A new government report may infer that ambition works against women succeeding in business, but the real problem lies in a lack of data focused specifically on the gender gap, writes Emily Clark
This is a guest post by Emily Clark, an aspiring political writer and author of read-whine.blogspot.co.uk. She can be found tweeting at @EmiC16 and would welcome any wine suggestions, invites to visit parliament or freelance work
Earlier this month, the UK government’s newly-formed Department for Business, Energy and Industrial Strategy (BEIS) published a report which sought to establish whether or not a relationship existed between ambition of SME leaders and their business’ future growth.
After re-surveying respondents from a 2012 study, which focused on finding determinants of growth ambition among SME leaders, one of the conclusions of this new study was as follows:
Stated ambition is positively related to subsequent growth for male SME leaders and negatively related to subsequent growth for female leaders
You can see the tabloid headline now: ambition breeds failure for female entrepreneurs. Is this really fair and can we genuinely stand to believe that ambition in women is a hindrance when it comes to starting a business?
Another government-run survey published in May 2016 found that 21% of SMEs were majority-led by women. Looking more in-depth at the data we learn that only 15% of medium-sized businesses were run by women, and 21% of small and micro businesses.
Is the fact that women predominately run smaller-sized business yet more evidence of female entrepreneurs lacking growth ambition?
The odds are stacked against women in business, but surely there is a bone to pick with this aggregation of selective statistics. What’s the real story behind the raw data?
In direct contrast to the government reports above, the 2016 BNP Paribas Global Entrepreneur Report found women to be slightly more successful than their male counterparts, with 61% of female entrepreneurs expecting profits to rise over the next year compared to an average of 58% across both genders.
The Burt Report, published back in February 2015 stated quite explicitly that female entrepreneurs were an “under-utilised economic resource” in the UK economy, supporting this claim with findings from The European Institute for Gender Equality who agreed that an increase in female business owners would add to the quality of the business population.
The Federation for Small Businesses (FSB) also voiced support for women in business, in April this year releasing their Women in Enterprise: The Untapped Potential report which outlined key recommendations designed to encourage female entrepreneurship.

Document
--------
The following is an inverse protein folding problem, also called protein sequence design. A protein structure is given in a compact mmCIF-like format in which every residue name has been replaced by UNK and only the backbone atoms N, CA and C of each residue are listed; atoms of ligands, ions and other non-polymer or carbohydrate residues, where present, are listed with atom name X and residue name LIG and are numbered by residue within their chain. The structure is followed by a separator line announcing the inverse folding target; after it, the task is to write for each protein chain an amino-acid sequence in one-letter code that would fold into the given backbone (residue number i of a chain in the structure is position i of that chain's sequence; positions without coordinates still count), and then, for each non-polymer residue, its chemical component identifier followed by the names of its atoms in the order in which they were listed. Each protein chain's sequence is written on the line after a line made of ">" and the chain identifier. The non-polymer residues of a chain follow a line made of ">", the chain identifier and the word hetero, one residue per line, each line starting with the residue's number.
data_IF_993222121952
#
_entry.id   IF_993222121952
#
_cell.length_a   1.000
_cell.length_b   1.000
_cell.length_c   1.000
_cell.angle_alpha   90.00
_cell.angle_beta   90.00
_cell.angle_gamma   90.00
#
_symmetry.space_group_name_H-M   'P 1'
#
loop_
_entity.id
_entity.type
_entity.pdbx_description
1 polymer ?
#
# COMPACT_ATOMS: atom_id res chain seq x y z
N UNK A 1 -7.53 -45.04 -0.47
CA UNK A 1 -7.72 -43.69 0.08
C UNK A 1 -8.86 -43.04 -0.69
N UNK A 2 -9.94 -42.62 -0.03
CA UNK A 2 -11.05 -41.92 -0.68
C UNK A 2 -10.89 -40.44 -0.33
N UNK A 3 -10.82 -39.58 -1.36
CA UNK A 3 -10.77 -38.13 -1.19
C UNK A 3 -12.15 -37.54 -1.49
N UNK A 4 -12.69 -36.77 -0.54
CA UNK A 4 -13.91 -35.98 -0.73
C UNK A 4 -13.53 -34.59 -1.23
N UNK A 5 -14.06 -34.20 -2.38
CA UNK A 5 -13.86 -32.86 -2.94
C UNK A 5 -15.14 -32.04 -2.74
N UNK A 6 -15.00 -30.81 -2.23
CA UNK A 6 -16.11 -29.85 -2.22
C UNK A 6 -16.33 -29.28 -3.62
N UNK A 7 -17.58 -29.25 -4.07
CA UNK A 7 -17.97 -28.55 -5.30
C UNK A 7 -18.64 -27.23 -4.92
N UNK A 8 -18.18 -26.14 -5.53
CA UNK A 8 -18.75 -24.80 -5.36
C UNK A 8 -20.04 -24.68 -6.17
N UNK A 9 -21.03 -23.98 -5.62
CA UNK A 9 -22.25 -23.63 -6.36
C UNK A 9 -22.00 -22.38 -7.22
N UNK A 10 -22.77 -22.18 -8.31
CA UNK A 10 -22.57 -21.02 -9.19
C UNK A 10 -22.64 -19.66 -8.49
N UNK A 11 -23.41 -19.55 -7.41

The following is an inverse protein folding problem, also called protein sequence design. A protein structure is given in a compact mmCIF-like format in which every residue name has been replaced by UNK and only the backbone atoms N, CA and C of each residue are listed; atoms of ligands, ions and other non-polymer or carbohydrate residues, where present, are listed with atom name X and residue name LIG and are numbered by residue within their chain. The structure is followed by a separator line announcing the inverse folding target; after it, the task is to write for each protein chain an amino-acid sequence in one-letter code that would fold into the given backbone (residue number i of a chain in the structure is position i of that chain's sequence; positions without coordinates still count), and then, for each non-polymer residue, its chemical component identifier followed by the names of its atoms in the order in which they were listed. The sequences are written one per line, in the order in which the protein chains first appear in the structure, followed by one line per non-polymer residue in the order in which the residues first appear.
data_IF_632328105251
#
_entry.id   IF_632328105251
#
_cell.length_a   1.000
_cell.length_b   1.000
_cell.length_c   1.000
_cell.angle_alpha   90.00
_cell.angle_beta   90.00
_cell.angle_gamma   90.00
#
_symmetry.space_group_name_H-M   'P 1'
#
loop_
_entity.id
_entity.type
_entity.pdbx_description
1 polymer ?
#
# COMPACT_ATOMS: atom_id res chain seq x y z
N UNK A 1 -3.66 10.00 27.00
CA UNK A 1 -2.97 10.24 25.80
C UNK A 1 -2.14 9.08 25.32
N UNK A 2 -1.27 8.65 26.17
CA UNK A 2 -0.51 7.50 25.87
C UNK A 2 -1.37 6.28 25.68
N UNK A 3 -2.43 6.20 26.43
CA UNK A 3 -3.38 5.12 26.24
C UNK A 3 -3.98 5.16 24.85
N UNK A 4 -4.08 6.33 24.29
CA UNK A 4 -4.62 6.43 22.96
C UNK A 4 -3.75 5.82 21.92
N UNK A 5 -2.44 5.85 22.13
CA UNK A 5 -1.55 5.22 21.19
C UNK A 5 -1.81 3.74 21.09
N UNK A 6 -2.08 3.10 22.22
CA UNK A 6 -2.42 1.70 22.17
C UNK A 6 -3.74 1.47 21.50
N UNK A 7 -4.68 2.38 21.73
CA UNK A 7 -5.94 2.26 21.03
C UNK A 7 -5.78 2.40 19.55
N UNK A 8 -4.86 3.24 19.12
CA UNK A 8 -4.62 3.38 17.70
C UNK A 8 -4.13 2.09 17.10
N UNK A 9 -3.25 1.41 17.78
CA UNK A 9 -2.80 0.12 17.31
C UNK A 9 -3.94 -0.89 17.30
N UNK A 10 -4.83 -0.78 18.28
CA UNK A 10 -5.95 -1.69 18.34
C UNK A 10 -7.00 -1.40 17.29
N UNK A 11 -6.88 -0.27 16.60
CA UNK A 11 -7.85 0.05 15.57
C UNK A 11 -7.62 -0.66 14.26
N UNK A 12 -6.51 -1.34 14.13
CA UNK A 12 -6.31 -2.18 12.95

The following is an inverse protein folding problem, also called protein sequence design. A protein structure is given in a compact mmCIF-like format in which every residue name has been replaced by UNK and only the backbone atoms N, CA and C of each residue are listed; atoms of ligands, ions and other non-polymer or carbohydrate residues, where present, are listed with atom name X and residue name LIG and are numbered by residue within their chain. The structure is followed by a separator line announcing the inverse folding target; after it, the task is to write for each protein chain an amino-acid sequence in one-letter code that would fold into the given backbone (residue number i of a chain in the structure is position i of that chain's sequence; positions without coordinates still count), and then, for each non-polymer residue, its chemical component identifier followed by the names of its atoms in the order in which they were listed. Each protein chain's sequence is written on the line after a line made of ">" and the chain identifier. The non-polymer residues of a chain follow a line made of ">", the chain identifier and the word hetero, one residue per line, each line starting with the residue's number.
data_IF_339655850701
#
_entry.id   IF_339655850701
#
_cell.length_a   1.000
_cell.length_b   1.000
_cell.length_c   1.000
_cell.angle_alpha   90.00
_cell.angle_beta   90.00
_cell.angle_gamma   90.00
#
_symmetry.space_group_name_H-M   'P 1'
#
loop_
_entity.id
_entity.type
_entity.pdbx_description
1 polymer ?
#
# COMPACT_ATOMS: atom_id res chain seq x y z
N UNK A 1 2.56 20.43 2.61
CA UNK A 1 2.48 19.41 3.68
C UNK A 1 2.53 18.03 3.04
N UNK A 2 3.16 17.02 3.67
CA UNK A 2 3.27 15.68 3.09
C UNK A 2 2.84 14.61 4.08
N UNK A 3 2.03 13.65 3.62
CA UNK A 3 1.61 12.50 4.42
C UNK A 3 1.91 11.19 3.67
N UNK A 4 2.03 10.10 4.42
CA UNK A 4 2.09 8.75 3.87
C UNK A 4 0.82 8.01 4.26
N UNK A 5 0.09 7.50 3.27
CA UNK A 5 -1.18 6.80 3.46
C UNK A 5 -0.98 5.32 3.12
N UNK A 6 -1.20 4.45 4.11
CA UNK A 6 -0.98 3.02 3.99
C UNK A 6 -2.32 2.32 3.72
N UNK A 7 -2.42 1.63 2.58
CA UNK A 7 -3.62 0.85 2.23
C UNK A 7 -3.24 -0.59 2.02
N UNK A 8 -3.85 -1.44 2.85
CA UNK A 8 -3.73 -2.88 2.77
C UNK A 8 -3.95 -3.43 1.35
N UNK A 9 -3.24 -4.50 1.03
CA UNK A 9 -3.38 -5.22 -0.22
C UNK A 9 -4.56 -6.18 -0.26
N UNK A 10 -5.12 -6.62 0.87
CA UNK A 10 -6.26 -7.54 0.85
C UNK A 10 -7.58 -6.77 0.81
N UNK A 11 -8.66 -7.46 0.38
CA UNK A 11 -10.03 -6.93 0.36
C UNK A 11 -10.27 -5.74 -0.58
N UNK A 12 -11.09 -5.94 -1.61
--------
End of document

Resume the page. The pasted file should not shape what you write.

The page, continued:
The report effectively concluded that not enough data is being gathered relating solely to the gender gap in business ownership. This is hindering policy makers from making fully-informed decisions when it comes to encouraging female entrepreneurship. If we had studies which were directly aimed at analysing gender disparity in this area policy makers would be better resourced to make informed decisions rather than inferring findings from other reports on general business population and growth statistics.
So if the data collected by the BEIS is unfit for purpose in terms of analysing gender differences among business owners, what does this all mean in terms of the negative ambition and business growth relationship they then identified?
Whatever the government report concluded, ambition cannot be positioned as a gender-specific characteristic and therefore should not be used as a differentiating factor when it comes to business growth.
There may seem a direct correlation on paper in particular studies, but this does not mean that ambition can be singled out as a reason for lower growth rates among female SME leaders compared with their male counterparts.
Admittedly, the report does not make that claim but it does infer that ambition is a meaningful factor in business growth. In fact, it notes that the proportion of male-led and female-led businesses that have grown in sales and size was practically identical. Ambition is however inferred as a gendered concept, though the report offers the explanation that questions may have been answered differently between men and women, but also between different groups of women, who experienced different socialisation of gendered expectations.
Looking at the data more closely, and supported by ONS Labour Market statistics gathered back in 2013, we find that female-led businesses tend to sit in the health, social work, community and personal services sectors. Women are also more likely to head up a charity (51%). These sectors are ones which tend to have lower levels of business growth, regardless of who runs them. They also tend to have smaller turnovers.
By contrast construction, transport and communications businesses tend to be male-dominated, and they also tend to boast higher levels of growth and profit. This is not because they are run by men but because this is inherent in the nature of those industries.
So why are women underrepresented in industries which boast higher growth rates and turnover? That is a different question which is better answered in terms of education and the encouragement of women to study STEM subjects. For now though, we can conclude that it is not the want of ambition holding women back.
Women should not be afraid of showing ambition. It shows an inner strength and confidence that their business idea is a good one. Drive, determination and ambition are buzzwords in almost every business guru’s vocabulary, and with good reason. Ambition is necessary for success, whatever your gender.
Image by Nick Karvounis, from Unsplash. Used under a Creative Commons Zero licence.
Image is of two women, one brunette and one blonde. Both are working together at a computer screen, with concentrated expressions.